Timothy B. Lee, ARS |

Statistics obtained by the American Civil Liberties Union provides additional evidence that government surveillance of Americans has skyrocketed in recent years. The government is legally obligated to release reports about its surveillance activities, but it refused to do so until the ACLU sued to compel the production of the documents.

The reports concern what lawyers call “pen register” and “trap and trace” records. These terms originally referred to hardware devices law enforcement could attach to the phone network to capture information about (but not the contents of) phone calls. Pen registers recorded outgoing phone numbers. Trap and trace devices recorded incoming phone numbers.

Today’s telephone networks have the ability to capture this information without any special equipment. And the government has expanded the concept to include other forms of communication such as email.

The legal standard for conducting this kind of non-content surveillance is less stringent than the rules for conducting a wiretap. To get a wiretap order, the government must convince a judge that it is essential to an investigation, but pen registers must merely be “relevant” to an investigation to obtain the approval of a judge.

The statistics uncovered by the ACLU show a striking increase in the frequency of government surveillance. Here is the number of orders issued by the government over the last 12 years:

And here is the number of people affected by those orders:

As the ACLU’s Naomi Gilens points out, “more people were subjected to pen register and trap and trace surveillance in the past two years than in the entire previous decade.”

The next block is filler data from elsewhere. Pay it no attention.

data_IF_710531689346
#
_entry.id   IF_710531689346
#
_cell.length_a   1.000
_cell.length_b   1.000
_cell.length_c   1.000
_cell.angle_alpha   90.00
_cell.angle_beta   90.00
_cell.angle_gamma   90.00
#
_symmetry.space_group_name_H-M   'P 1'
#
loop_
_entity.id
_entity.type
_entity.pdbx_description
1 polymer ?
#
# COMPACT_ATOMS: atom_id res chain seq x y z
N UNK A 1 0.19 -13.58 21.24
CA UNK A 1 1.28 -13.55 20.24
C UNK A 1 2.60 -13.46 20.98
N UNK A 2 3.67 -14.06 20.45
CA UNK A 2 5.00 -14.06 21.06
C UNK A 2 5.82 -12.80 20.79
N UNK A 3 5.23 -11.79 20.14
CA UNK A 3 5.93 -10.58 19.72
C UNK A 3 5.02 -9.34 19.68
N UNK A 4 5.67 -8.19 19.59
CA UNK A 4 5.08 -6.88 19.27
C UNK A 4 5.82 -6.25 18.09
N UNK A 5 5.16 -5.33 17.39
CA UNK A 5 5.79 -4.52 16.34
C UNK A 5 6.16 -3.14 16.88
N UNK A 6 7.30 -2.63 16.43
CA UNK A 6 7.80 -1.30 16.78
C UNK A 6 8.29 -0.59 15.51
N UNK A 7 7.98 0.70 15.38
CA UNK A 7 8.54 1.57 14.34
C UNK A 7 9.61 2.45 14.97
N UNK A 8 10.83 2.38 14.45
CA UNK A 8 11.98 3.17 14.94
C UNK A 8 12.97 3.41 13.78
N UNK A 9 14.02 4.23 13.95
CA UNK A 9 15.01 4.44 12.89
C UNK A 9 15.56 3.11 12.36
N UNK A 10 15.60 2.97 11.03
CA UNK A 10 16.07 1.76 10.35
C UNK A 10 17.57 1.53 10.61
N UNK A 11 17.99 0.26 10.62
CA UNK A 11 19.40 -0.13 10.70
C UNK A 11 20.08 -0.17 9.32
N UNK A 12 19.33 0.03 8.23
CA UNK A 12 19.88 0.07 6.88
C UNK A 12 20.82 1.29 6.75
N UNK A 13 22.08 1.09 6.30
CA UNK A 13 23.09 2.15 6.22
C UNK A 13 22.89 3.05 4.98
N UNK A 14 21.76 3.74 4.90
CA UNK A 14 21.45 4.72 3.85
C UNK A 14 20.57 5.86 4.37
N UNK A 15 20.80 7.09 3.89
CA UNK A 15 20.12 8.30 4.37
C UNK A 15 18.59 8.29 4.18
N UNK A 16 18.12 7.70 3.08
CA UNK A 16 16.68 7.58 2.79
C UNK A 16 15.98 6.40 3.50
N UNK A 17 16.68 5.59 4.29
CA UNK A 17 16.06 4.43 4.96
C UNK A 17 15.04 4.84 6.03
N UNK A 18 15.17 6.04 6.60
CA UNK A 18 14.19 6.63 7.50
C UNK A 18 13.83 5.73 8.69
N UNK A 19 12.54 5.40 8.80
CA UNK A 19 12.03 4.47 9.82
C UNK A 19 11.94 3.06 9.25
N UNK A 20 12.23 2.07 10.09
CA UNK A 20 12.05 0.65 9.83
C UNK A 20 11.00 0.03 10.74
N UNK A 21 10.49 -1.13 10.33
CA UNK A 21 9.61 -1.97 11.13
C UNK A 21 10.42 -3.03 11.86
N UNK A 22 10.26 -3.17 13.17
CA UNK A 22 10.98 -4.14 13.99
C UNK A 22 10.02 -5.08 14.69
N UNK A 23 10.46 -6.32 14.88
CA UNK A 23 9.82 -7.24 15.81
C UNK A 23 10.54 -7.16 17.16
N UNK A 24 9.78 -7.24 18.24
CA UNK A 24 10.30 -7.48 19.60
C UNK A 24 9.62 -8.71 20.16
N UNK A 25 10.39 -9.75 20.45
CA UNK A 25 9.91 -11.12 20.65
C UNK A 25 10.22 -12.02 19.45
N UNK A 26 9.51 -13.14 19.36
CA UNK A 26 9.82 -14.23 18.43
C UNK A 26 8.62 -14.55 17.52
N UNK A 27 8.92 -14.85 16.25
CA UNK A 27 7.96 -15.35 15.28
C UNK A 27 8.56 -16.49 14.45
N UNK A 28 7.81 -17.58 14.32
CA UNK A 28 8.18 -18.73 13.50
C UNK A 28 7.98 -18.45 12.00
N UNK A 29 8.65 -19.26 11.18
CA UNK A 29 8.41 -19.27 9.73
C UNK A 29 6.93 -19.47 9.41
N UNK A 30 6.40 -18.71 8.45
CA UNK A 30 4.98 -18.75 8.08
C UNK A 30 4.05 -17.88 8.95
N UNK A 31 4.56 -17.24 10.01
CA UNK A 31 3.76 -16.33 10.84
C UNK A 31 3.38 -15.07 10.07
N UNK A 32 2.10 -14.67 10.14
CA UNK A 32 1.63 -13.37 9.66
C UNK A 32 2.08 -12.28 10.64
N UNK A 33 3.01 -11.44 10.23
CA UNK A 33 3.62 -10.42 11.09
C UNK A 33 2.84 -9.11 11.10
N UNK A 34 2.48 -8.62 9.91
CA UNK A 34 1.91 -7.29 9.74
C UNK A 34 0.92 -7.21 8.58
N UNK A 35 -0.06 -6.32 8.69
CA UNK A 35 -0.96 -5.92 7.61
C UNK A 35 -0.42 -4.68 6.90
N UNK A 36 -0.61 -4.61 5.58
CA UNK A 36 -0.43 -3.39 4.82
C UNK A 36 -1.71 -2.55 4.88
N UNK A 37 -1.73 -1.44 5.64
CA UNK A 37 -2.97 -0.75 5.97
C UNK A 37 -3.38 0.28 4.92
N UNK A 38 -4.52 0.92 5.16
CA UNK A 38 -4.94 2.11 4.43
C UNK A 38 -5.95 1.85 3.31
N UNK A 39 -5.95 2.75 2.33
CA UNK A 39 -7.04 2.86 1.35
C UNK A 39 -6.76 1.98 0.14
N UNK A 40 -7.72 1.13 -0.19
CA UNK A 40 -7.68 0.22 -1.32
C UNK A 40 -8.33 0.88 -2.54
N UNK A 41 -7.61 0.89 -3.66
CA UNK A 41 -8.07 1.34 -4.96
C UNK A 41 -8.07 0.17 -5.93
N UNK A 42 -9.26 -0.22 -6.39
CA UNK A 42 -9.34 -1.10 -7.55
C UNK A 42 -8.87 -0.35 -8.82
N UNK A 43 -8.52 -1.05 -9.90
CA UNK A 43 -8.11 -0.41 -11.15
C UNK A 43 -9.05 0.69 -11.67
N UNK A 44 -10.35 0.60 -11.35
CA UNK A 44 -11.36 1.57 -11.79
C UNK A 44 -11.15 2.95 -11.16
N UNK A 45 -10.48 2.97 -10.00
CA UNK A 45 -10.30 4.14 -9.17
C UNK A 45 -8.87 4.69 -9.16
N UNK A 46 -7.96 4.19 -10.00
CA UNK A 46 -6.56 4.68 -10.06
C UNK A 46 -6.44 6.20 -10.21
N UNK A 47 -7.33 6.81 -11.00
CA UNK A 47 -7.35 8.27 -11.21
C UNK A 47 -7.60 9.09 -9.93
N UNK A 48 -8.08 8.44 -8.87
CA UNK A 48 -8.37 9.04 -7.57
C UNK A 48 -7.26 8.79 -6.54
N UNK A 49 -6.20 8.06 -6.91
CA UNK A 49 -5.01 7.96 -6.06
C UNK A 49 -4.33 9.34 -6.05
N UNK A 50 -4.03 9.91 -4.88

The new statistics also show a large spike in Internet surveillance:

While the growth rate for Internet surveillance is high, such surveillance still accounts for a tiny fraction of pen register and trap-and-trace orders overall. In 2011, only about 800 of each type of order was issued for Internet traffic, compared to almost 20,000 of each type of order for telephones.

While it’s useful for the public to have these statistics, they give just one small piece of the overall surveillance puzzle. For example, these statistics likely don’t include cell phone location tracking by law enforcement. They also omit government access to emails stored by third party providers. And they entirely exclude the National Security Agency’s warrantless wiretapping program under the FISA Amendment Act. While hard numbers are hard to obtain, what little evidence we do have suggests that all of these forms of surveillance have been increasing.

Why is the government spying on us so much more than it did just a decade ago? The terrorist attacks on September 11, 2001 were surely one motivating factor. But it can hardly explain the sharp increase in the last two years. Another important factor is likely just supply and demand. As information technology in general has gotten cheaper and more powerful, the technology to capture and store large amounts of intercepted data has also gotten cheaper. So economic constraints that limited the amount of data the government could collect in the past has become less and less of a constraint.

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